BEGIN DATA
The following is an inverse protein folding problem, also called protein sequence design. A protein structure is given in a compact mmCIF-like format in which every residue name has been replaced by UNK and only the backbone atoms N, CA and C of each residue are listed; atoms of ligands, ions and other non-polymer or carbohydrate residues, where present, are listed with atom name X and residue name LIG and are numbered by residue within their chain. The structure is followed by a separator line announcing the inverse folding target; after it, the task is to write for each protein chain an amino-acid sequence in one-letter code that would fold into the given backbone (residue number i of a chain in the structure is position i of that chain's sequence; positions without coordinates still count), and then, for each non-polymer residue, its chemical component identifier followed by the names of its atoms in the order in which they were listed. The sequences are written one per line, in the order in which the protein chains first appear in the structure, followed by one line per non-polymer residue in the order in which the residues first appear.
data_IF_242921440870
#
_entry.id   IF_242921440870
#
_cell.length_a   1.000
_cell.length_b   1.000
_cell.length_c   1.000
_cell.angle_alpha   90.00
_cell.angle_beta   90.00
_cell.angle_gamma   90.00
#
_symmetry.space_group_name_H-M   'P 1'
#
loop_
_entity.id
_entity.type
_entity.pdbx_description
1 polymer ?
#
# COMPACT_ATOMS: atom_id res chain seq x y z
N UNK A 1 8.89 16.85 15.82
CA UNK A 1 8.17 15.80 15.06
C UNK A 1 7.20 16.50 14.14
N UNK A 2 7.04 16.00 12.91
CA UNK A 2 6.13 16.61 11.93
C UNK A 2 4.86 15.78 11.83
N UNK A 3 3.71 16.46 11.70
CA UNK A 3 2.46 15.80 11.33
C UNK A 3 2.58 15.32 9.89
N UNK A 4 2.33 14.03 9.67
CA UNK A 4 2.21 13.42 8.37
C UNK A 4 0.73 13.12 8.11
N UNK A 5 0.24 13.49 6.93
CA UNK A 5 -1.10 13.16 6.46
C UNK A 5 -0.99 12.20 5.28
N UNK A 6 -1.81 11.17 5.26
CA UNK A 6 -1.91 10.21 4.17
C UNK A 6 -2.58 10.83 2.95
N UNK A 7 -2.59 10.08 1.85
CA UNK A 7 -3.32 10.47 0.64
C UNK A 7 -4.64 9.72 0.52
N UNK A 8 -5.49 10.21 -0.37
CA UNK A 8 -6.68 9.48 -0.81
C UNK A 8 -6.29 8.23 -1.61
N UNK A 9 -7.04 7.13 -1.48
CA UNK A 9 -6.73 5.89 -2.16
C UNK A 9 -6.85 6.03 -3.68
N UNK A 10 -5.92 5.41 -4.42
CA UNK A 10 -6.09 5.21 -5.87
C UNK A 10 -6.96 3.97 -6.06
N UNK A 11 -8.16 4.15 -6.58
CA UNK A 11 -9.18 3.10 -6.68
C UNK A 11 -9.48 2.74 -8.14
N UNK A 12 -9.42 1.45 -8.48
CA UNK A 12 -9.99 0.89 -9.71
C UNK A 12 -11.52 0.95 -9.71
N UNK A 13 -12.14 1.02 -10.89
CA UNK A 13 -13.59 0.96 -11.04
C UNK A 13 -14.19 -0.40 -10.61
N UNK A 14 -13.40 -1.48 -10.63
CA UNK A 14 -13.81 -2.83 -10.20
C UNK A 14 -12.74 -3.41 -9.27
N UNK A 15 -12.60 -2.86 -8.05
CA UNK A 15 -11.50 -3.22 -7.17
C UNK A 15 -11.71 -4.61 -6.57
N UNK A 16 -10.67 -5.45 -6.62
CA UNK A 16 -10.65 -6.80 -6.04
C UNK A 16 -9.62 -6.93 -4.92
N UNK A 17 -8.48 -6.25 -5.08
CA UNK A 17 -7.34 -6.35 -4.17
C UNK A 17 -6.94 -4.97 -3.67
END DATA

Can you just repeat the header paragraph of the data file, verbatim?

The following is an inverse protein folding problem, also called protein sequence design. A protein structure is given in a compact mmCIF-like format in which every residue name has been replaced by UNK and only the backbone atoms N, CA and C of each residue are listed; atoms of ligands, ions and other non-polymer or carbohydrate residues, where present, are listed with atom name X and residue name LIG and are numbered by residue within their chain. The structure is followed by a separator line announcing the inverse folding target; after it, the task is to write for each protein chain an amino-acid sequence in one-letter code that would fold into the given backbone (residue number i of a chain in the structure is position i of that chain's sequence; positions without coordinates still count), and then, for each non-polymer residue, its chemical component identifier followed by the names of its atoms in the order in which they were listed. The sequences are written one per line, in the order in which the protein chains first appear in the structure, followed by one line per non-polymer residue in the order in which the residues first appear.